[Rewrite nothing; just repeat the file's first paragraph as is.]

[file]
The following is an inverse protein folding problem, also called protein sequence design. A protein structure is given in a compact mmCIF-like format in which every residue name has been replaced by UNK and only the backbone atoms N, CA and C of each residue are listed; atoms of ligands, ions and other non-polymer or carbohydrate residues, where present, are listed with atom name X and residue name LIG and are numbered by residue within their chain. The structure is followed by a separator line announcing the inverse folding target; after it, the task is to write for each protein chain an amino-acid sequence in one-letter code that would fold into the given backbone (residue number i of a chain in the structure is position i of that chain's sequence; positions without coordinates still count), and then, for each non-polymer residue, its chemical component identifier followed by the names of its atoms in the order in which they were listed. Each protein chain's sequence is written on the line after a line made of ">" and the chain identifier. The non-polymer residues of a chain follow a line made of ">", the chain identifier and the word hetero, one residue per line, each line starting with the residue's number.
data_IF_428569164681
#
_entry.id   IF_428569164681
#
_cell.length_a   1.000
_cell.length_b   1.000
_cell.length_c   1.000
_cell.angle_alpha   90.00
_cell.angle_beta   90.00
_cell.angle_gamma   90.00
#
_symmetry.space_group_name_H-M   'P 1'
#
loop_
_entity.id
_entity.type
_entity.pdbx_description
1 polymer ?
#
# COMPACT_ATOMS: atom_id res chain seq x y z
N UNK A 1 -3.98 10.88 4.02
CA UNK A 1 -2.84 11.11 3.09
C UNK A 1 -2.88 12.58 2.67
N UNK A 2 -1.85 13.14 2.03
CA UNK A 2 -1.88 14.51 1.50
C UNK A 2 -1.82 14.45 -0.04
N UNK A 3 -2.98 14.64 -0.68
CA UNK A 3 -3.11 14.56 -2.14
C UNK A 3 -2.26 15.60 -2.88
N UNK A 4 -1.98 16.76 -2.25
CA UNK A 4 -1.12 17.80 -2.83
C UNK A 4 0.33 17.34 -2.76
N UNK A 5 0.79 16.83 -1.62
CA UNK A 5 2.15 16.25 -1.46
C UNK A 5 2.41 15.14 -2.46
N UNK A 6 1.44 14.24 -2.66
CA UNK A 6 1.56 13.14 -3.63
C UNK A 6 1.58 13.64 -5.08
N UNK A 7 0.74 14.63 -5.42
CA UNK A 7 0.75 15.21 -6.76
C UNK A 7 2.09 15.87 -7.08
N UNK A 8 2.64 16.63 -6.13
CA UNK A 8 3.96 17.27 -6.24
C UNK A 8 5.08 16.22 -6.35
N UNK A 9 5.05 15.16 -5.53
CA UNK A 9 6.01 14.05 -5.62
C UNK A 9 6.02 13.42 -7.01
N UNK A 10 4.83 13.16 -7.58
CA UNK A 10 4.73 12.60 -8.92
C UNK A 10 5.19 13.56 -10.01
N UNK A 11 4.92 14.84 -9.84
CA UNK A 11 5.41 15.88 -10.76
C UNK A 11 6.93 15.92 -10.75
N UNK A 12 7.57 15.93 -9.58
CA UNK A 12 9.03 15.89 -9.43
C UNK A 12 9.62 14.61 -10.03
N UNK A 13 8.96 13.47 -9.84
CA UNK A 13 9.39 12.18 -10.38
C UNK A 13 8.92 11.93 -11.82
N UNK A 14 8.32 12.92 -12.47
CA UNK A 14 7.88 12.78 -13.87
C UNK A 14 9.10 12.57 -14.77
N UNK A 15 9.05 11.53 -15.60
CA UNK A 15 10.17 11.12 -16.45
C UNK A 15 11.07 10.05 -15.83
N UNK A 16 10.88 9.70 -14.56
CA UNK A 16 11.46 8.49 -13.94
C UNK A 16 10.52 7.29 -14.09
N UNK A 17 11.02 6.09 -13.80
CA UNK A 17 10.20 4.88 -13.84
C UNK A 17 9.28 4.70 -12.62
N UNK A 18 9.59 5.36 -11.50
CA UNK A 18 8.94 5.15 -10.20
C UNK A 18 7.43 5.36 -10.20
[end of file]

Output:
The following is an inverse protein folding problem, also called protein sequence design. A protein structure is given in a compact mmCIF-like format in which every residue name has been replaced by UNK and only the backbone atoms N, CA and C of each residue are listed; atoms of ligands, ions and other non-polymer or carbohydrate residues, where present, are listed with atom name X and residue name LIG and are numbered by residue within their chain. The structure is followed by a separator line announcing the inverse folding target; after it, the task is to write for each protein chain an amino-acid sequence in one-letter code that would fold into the given backbone (residue number i of a chain in the structure is position i of that chain's sequence; positions without coordinates still count), and then, for each non-polymer residue, its chemical component identifier followed by the names of its atoms in the order in which they were listed. Each protein chain's sequence is written on the line after a line made of ">" and the chain identifier. The non-polymer residues of a chain follow a line made of ">", the chain identifier and the word hetero, one residue per line, each line starting with the residue's number.